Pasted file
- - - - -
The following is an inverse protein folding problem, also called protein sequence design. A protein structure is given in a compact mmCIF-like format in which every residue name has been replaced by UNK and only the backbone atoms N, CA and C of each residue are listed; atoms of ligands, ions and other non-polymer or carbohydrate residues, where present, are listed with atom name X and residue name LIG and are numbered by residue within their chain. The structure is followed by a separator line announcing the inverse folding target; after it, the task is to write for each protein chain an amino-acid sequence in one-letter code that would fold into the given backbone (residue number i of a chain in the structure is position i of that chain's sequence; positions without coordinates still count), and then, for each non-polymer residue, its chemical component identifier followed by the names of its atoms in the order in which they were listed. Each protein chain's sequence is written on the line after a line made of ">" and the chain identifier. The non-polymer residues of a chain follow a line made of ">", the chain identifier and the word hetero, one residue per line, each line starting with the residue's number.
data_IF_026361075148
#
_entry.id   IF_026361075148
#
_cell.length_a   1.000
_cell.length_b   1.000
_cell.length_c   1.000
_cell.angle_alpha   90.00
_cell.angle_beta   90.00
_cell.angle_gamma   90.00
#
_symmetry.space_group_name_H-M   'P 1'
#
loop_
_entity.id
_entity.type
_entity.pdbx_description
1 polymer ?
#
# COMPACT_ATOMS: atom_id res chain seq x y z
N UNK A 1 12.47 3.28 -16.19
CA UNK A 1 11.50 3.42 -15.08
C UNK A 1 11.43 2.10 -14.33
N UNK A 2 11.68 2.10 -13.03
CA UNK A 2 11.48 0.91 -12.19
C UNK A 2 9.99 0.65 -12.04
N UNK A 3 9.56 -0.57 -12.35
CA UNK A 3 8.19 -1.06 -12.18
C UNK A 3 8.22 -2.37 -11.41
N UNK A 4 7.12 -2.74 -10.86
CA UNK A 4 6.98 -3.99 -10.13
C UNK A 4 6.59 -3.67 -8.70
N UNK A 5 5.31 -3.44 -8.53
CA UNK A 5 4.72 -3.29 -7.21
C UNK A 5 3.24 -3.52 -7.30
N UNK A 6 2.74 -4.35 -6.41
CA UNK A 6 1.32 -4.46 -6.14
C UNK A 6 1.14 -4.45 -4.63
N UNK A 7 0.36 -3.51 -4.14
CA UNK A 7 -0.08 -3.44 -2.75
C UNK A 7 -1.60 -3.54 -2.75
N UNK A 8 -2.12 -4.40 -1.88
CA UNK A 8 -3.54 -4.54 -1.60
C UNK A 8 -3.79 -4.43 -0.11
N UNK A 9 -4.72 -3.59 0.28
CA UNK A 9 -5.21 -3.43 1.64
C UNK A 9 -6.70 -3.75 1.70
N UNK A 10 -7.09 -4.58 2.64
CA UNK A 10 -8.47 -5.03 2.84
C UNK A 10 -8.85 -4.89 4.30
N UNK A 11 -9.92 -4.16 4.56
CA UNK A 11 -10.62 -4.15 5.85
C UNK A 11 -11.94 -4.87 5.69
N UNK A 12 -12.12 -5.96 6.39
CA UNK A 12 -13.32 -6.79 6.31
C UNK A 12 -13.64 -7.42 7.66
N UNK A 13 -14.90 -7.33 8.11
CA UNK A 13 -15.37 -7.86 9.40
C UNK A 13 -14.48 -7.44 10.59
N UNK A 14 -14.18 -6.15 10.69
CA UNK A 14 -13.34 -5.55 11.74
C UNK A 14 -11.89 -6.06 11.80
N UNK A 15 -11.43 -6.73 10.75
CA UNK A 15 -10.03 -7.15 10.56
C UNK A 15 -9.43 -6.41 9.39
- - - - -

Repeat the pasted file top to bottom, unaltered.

The following is an inverse protein folding problem, also called protein sequence design. A protein structure is given in a compact mmCIF-like format in which every residue name has been replaced by UNK and only the backbone atoms N, CA and C of each residue are listed; atoms of ligands, ions and other non-polymer or carbohydrate residues, where present, are listed with atom name X and residue name LIG and are numbered by residue within their chain. The structure is followed by a separator line announcing the inverse folding target; after it, the task is to write for each protein chain an amino-acid sequence in one-letter code that would fold into the given backbone (residue number i of a chain in the structure is position i of that chain's sequence; positions without coordinates still count), and then, for each non-polymer residue, its chemical component identifier followed by the names of its atoms in the order in which they were listed. Each protein chain's sequence is written on the line after a line made of ">" and the chain identifier. The non-polymer residues of a chain follow a line made of ">", the chain identifier and the word hetero, one residue per line, each line starting with the residue's number.
data_IF_026361075148
#
_entry.id   IF_026361075148
#
_cell.length_a   1.000
_cell.length_b   1.000
_cell.length_c   1.000
_cell.angle_alpha   90.00
_cell.angle_beta   90.00
_cell.angle_gamma   90.00
#
_symmetry.space_group_name_H-M   'P 1'
#
loop_
_entity.id
_entity.type
_entity.pdbx_description
1 polymer ?
#
# COMPACT_ATOMS: atom_id res chain seq x y z
N UNK A 1 12.47 3.28 -16.19
CA UNK A 1 11.50 3.42 -15.08
C UNK A 1 11.43 2.10 -14.33
N UNK A 2 11.68 2.10 -13.03
CA UNK A 2 11.48 0.91 -12.19
C UNK A 2 9.99 0.65 -12.04
N UNK A 3 9.56 -0.57 -12.35
CA UNK A 3 8.19 -1.06 -12.18
C UNK A 3 8.22 -2.37 -11.41
N UNK A 4 7.12 -2.74 -10.86
CA UNK A 4 6.98 -3.99 -10.13
C UNK A 4 6.59 -3.67 -8.70
N UNK A 5 5.31 -3.44 -8.53
CA UNK A 5 4.72 -3.29 -7.21
C UNK A 5 3.24 -3.52 -7.30
N UNK A 6 2.74 -4.35 -6.41
CA UNK A 6 1.32 -4.46 -6.14
C UNK A 6 1.14 -4.45 -4.63
N UNK A 7 0.36 -3.51 -4.14
CA UNK A 7 -0.08 -3.44 -2.75
C UNK A 7 -1.60 -3.54 -2.75
N UNK A 8 -2.12 -4.40 -1.88
CA UNK A 8 -3.54 -4.54 -1.60
C UNK A 8 -3.79 -4.43 -0.11
N UNK A 9 -4.72 -3.59 0.28
CA UNK A 9 -5.21 -3.43 1.64
C UNK A 9 -6.70 -3.75 1.70
N UNK A 10 -7.09 -4.58 2.64
CA UNK A 10 -8.47 -5.03 2.84
C UNK A 10 -8.85 -4.89 4.30
N UNK A 11 -9.92 -4.16 4.56
CA UNK A 11 -10.62 -4.15 5.85
C UNK A 11 -11.94 -4.87 5.69
N UNK A 12 -12.12 -5.96 6.39
CA UNK A 12 -13.32 -6.79 6.31
C UNK A 12 -13.64 -7.42 7.66
N UNK A 13 -14.90 -7.33 8.11
CA UNK A 13 -15.37 -7.86 9.40
C UNK A 13 -14.48 -7.44 10.59
N UNK A 14 -14.18 -6.15 10.69
CA UNK A 14 -13.34 -5.55 11.74
C UNK A 14 -11.89 -6.06 11.80
N UNK A 15 -11.43 -6.73 10.75
CA UNK A 15 -10.03 -7.15 10.56
C UNK A 15 -9.43 -6.41 9.39